On December 10, Robert L. Bartley (search), former editor of The Wall Street Journal, died of cancer at the age of 66. Here is a tribute to Bartley written by David Asman that appeared in the New York Post.
Bob Bartley was a great newspaperman. He has been called many other things -- both grand and disparaging. But this is the achievement in which he took greatest pride.
Once I was offered a corporate job at Dow Jones that offered more pay and the perks that come with a VP title. But it wasn't journalism. So I went to Bob and asked his advice. He pulled from his personal history: "I've always tried to rise as high as possible," he told me, "without leaving daily journalism."
I stayed with Bob and left the corporate perks behind.
Bob managed to achieve that perfect balance between policymaker and journalist by always focusing on news gathering. He was never satisfied with just opinion, even though he ran an opinion page. He looked for a balance of about 80 percent news and 20 percent opinion on his edit pages, and very often would break news in what he called his "reported editorials."
He required from those of us who worked for him the same discipline, saying that we should editorialize no more than the front page of The New York Times -- and probably considerably less than that!
Bob also insisted on putting the reader as close to the story -- not the interpretation of the story -- as possible. And that meant using direct sources. Bob hated stories that relied on unnamed sources. (Read the Seymour M. Hersh article in the current issue of New Yorker for an example of what he despised.)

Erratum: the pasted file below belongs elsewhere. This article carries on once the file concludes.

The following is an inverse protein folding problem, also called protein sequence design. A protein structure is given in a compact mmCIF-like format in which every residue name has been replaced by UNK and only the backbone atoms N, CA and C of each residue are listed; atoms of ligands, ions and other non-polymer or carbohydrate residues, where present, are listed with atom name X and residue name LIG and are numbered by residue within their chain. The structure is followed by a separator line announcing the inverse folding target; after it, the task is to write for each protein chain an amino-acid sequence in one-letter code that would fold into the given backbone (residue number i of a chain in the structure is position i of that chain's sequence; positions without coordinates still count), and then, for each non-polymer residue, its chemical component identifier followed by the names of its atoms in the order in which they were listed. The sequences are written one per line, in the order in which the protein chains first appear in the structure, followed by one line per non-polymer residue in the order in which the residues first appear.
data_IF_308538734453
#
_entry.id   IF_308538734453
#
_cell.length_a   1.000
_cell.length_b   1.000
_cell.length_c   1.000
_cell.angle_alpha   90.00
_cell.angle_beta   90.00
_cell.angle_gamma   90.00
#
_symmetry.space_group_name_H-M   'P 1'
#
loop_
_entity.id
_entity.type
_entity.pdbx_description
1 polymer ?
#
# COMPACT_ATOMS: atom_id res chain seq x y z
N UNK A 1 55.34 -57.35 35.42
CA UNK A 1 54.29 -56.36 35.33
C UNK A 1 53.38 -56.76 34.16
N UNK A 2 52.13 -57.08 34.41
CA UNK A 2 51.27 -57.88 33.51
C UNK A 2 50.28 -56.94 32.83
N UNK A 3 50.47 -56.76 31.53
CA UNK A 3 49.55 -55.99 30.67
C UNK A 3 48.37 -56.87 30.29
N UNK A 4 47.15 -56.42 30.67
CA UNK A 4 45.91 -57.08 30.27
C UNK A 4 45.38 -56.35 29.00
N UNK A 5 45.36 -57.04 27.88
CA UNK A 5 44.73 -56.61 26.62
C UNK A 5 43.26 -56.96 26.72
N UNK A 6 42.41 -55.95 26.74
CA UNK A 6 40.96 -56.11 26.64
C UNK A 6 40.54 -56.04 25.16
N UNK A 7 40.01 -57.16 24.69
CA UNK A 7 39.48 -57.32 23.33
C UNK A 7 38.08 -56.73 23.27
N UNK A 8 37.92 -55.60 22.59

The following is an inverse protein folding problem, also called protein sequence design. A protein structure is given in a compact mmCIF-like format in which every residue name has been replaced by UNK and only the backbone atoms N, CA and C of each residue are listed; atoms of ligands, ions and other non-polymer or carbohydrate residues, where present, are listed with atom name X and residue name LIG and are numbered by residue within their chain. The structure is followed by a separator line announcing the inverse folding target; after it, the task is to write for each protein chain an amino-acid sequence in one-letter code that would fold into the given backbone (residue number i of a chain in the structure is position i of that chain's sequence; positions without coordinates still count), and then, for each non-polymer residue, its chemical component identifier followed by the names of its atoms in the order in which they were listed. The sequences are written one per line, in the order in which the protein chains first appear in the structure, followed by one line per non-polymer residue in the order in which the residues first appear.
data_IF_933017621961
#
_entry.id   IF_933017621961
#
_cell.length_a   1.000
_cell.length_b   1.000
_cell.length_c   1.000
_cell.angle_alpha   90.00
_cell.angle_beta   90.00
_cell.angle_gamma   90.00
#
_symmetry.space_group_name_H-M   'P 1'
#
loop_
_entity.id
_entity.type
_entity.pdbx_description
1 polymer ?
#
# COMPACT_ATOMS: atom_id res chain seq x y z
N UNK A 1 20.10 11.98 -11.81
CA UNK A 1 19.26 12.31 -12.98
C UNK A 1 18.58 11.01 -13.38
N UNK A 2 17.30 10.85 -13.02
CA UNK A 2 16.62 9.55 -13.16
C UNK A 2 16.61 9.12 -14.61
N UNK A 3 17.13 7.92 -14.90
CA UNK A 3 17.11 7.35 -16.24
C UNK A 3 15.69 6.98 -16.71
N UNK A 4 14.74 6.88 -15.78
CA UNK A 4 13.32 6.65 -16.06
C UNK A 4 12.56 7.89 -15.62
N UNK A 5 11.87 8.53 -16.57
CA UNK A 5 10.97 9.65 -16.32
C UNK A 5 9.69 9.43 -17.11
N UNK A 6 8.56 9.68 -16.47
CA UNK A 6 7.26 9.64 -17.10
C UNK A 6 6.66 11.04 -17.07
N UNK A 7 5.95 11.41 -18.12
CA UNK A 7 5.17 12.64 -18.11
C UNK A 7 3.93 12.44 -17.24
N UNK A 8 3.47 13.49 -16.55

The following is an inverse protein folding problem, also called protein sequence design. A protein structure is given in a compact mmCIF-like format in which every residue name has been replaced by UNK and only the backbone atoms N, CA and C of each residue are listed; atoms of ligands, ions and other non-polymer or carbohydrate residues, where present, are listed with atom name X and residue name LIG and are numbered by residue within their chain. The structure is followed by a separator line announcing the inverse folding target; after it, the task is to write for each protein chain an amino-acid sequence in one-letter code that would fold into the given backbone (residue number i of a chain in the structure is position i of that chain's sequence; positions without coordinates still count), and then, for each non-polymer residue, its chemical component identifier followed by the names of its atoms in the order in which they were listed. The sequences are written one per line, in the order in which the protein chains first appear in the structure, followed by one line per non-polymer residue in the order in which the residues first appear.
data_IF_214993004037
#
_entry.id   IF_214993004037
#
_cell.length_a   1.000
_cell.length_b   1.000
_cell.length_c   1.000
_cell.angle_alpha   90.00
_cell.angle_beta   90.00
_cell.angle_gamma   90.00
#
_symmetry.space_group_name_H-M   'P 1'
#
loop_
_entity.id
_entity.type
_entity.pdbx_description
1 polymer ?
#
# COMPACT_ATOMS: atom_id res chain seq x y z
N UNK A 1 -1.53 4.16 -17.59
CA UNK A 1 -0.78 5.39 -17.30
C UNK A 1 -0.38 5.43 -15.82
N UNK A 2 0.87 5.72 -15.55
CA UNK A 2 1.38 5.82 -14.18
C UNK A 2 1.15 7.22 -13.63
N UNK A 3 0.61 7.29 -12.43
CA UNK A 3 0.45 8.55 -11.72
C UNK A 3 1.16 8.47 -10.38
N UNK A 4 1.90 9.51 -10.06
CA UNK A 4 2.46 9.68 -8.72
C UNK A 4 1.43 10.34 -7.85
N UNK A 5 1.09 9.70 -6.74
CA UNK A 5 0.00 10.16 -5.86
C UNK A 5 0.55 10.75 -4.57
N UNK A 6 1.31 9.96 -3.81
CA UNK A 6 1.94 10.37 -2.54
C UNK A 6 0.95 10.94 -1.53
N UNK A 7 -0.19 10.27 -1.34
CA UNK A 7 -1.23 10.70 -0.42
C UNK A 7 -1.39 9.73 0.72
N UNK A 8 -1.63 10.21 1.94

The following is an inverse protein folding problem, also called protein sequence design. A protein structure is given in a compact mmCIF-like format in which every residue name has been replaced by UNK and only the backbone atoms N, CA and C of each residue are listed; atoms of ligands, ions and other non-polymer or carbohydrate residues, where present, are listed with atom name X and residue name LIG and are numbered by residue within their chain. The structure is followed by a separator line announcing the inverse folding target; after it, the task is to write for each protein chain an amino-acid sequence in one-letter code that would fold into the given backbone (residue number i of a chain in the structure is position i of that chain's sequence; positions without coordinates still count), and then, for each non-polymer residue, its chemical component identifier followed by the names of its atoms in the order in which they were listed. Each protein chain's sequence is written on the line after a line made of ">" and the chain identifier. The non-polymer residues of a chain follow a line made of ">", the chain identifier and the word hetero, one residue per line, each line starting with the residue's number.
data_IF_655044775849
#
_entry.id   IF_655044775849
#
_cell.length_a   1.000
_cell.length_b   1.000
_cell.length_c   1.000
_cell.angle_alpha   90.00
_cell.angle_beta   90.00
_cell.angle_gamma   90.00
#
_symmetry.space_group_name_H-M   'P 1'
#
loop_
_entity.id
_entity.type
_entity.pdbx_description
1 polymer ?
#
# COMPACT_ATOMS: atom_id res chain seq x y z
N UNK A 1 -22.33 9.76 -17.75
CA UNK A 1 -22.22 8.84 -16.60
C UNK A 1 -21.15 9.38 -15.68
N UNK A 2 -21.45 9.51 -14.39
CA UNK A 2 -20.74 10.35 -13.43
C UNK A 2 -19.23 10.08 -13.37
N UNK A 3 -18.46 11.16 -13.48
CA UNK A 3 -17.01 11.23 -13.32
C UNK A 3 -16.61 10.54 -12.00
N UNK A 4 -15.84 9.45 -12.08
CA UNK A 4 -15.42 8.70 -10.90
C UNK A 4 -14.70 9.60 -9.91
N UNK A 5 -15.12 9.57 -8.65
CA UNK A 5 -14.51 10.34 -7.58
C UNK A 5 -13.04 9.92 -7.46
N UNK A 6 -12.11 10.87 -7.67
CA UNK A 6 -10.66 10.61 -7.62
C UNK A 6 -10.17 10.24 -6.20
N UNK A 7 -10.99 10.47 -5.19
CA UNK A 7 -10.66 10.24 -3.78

For many years I covered Latin America, where stories fly on the wings of rumors by unnamed sources. But Bob insisted that my articles -- or those I edited -- contain no more than 20 percent unnamed sources. In the name of consistency, I usually chucked all the unnamed sources. It made research tougher, but kept the stories bulletproof.
And, while his critics will find this hard to believe, Bob Bartley never allowed ideology or prejudice to get in the way of the facts.
In 1986, I was sent to cover an election in Chihuahua, Mexico. Before I went, Bob came to my office and told me that he didn't want another piece just focusing on election irregularities. We had spent a lot of ink criticizing the corrupt Mexican government to no avail and Bob wanted to try a different tack. "Look for something different this time -- something that hasn't been discovered."
The problem was that the election turned out to be one of the most corrupt I'd ever seen. Despite Bob's instructions, I knew this had to be the story's focus.
I flew back to New York and asked to meet with Bob. For an hour I laid out the details of what I had seen and heard. I was prepared to spend as long arguing with him and was fully prepared to defend my position by offering my resignation.
That drama wasn't necessary. In typical taciturn Bartley fashion, he just said, "Write it up." I did, and he changed not a word. The facts talked him out of his argument.
This may be a minor point, but for some reason it stands out in my mind. The only time I ever heard Bob Bartley curse was the day I told him I was leaving my post as op-ed editor to become a Fox News anchor. "S---!" Bob said, turning his head away from me. What shocked me most was not what he said, but my realization that I'd never heard it from him in 14 years of almost daily contact.
Bob didn't have to curse for emphasis. He could make enemies wince with nothing more than the facts and a pincer-like construction of those facts on paper. He would box his arguments so completely that no one could back out of them without tripping over them.
With a mind that sharp, a skill that well honed, and a genius for uncovering fresh new ideas in the most hopeless quagmires, the awards and recognition he received were all but certain. So, too, is there certainty in this: Those happy few who worked with him will regard the experience as the most rewarding and productive of their lives.
FOX News anchor David Asman was hired by Bob Bartley in 1983 and worked with him until 1997.